Methods

Procedures for model reconstruction

The procedures for reconstruction of P. pastoris GSMM could be divided into two phases (Fig. 1). Firstly, by collating and evaluating the existing models, we upgraded the GSMM based on the existing iPP668, PpaMBEL1254, iLC915, and iMT1026 models and re-annotated the information of all metabolites by referring to the databases of KEGG and BiGG, to ensure that each metabolite had correct structure and charge in pH 7.2. Then, each reaction in models was manually checked and corrected, thus making it comparable with the published GSMM model.
Fig. 1

Workflow for reconstruction of P. pastoris GSMM iRY1243

Subsequently, to update the P. pastoris GSMM systematically, the genome annotation information from mainly three databases (KEGG, UniProtKB, IMG) was gathered and merged (Table 1). To establish the new gene–protein–reaction associations (GPRs), the genes were collected from each database. With the aid of KEGG and Enzyme databases, the relationship between proteins and reactions were further checked to ensure the high quality of GPRs in the new P. pastoris GSMM. Next, using the gapFind function of the Cobra Toolbox v2.0 to identify dead-end metabolites, essential reactions from KEGG and other databases were added to reduce the number of dead-end metabolites to improve the function of the metabolic network.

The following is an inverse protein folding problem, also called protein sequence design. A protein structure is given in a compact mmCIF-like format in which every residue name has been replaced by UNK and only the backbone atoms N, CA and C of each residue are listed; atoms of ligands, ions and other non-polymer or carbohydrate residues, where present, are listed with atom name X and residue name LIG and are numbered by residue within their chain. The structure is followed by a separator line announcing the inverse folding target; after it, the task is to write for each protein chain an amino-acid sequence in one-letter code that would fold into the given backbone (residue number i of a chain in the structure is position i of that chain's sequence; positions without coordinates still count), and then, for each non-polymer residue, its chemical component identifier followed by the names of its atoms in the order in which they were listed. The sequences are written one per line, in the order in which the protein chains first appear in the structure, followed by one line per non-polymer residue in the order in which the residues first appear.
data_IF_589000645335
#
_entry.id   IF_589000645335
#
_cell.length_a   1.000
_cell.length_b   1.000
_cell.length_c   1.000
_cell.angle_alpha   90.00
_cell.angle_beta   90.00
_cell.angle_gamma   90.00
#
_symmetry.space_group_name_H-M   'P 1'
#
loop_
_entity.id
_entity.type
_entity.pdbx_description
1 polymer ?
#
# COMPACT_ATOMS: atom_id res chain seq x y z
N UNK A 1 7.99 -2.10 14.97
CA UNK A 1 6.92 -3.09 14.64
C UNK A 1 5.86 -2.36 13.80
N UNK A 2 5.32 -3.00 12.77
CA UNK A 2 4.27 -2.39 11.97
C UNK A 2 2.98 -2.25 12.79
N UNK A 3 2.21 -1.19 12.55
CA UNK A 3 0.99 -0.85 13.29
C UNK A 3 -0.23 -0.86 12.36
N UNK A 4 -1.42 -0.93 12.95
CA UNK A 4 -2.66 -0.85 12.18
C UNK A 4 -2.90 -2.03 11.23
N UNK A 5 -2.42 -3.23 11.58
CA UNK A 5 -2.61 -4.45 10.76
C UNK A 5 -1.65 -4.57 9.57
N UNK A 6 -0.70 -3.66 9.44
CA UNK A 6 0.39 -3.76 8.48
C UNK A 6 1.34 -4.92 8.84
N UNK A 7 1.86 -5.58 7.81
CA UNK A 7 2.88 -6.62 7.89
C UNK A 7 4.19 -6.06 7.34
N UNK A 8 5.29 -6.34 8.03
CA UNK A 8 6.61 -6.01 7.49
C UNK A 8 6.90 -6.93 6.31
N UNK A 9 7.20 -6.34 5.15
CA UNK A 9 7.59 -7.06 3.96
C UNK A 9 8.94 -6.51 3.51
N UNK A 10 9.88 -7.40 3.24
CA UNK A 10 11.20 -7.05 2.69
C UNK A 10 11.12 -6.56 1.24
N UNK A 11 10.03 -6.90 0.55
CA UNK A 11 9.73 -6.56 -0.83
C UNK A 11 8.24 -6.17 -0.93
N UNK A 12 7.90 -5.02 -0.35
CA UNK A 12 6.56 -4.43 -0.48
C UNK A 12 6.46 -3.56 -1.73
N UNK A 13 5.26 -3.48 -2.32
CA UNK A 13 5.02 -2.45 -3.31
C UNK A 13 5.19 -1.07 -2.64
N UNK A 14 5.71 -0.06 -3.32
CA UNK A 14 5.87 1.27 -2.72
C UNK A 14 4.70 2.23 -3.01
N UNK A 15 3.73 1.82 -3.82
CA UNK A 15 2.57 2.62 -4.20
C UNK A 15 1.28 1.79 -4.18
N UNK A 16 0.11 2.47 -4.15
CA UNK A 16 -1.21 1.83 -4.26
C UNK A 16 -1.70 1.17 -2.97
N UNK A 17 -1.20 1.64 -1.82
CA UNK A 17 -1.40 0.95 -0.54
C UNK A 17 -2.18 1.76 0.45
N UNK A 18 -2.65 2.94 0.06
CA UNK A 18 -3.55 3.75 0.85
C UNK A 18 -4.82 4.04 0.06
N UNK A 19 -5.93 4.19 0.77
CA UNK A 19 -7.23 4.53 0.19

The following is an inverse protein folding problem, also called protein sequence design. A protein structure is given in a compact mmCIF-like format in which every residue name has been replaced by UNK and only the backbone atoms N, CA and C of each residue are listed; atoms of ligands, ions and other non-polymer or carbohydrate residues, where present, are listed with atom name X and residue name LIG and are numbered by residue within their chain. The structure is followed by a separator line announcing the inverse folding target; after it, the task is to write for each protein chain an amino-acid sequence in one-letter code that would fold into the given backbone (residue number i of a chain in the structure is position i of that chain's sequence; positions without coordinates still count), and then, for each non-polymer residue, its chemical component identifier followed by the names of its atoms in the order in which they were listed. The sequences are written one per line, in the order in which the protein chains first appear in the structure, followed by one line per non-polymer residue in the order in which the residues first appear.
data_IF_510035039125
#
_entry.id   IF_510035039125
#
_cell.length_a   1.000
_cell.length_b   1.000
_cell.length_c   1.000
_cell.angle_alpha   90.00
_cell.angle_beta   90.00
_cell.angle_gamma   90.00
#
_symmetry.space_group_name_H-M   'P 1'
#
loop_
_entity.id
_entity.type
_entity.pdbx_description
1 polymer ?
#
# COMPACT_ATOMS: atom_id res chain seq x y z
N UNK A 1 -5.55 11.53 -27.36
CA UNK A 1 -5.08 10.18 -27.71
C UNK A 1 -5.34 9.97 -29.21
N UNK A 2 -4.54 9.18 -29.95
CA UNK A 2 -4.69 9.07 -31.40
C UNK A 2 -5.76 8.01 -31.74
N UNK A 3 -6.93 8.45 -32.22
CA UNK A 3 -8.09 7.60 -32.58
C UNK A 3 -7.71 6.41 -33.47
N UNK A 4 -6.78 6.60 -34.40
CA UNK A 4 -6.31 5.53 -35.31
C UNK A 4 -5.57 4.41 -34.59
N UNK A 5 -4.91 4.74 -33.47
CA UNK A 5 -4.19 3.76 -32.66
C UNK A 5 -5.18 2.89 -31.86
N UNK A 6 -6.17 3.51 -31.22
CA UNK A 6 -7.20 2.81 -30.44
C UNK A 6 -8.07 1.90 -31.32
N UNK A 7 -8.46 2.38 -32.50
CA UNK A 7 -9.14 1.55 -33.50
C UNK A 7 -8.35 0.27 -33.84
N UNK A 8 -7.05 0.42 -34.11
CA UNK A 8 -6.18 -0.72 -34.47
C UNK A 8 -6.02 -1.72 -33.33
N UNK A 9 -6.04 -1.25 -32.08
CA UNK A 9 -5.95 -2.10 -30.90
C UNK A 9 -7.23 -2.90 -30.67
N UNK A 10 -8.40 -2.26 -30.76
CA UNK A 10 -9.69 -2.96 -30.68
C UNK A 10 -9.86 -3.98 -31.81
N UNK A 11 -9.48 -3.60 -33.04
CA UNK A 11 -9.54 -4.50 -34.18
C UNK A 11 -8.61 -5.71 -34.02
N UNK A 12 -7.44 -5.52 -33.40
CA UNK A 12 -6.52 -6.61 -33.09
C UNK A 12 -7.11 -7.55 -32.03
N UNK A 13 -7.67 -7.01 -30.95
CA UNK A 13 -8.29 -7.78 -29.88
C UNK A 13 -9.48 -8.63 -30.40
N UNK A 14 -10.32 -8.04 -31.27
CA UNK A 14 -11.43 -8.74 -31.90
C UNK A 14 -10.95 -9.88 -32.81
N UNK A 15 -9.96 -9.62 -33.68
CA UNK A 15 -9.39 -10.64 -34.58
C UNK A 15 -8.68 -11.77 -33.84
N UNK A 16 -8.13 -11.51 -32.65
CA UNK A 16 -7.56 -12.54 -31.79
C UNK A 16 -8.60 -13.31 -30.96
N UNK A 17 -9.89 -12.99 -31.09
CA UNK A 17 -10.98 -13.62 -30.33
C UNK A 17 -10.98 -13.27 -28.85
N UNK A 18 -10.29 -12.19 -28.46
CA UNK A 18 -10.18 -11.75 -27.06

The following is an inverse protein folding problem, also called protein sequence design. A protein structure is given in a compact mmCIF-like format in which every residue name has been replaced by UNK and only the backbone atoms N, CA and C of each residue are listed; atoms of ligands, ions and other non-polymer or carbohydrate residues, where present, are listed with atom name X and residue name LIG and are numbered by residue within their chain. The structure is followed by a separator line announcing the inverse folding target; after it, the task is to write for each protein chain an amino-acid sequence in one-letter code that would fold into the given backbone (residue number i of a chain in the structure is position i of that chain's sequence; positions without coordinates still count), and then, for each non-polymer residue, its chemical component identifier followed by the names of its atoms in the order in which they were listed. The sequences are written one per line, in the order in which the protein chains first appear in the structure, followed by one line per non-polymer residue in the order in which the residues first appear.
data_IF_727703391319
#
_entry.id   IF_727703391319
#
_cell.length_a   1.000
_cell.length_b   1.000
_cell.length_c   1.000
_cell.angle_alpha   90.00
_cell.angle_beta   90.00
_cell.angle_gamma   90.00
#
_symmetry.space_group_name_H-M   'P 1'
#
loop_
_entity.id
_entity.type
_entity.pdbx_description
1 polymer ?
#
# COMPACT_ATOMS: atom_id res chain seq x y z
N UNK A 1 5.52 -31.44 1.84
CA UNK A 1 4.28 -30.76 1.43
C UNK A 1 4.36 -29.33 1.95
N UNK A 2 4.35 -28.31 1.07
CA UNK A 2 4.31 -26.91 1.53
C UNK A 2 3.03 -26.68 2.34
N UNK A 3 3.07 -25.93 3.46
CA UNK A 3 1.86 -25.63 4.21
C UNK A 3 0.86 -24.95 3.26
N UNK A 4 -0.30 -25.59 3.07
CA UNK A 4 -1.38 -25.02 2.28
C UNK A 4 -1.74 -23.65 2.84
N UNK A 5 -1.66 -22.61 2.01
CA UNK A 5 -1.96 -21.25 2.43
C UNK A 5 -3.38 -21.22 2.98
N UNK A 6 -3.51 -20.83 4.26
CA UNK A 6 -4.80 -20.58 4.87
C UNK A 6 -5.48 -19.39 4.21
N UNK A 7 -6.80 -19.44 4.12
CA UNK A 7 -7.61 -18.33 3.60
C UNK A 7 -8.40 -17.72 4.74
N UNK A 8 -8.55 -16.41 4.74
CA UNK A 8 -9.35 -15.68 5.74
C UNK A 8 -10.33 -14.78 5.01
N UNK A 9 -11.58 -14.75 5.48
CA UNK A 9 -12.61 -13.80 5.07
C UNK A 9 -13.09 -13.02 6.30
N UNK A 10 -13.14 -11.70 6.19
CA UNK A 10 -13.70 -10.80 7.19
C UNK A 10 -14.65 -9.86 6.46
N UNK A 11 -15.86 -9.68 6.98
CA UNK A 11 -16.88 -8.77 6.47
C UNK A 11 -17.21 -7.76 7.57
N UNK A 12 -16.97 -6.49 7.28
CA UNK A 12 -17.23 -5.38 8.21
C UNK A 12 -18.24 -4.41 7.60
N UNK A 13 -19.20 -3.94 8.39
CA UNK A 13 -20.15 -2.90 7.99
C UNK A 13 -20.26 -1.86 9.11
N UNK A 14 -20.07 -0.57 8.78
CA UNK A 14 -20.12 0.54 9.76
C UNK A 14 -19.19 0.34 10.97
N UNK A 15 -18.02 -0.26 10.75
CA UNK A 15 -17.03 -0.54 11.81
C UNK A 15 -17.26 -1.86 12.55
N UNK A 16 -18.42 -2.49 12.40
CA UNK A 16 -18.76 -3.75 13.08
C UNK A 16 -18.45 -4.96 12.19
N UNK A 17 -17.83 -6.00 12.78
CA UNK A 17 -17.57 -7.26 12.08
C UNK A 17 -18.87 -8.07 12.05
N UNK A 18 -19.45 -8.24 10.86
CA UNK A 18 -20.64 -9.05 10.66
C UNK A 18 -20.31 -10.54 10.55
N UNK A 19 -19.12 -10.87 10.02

Table 1

Information of databases used in this study

Abbreviation

Full name

Purpose

Link

KEGG

Kyoto encyclopedia of genes and genomes

Obtain genome annotation, reaction information chemical compounds annotation

http://www.genome.jp/dbget-bin/www_bfind?compound

CheBI

Chemical entities of biological interest

Obtain chemical compounds annotation

https://www.ebi.ac.uk/chebi/

BiGG

Biochemical genetic and genomic knowledgebase

Obtain reaction information and chemical compounds annotation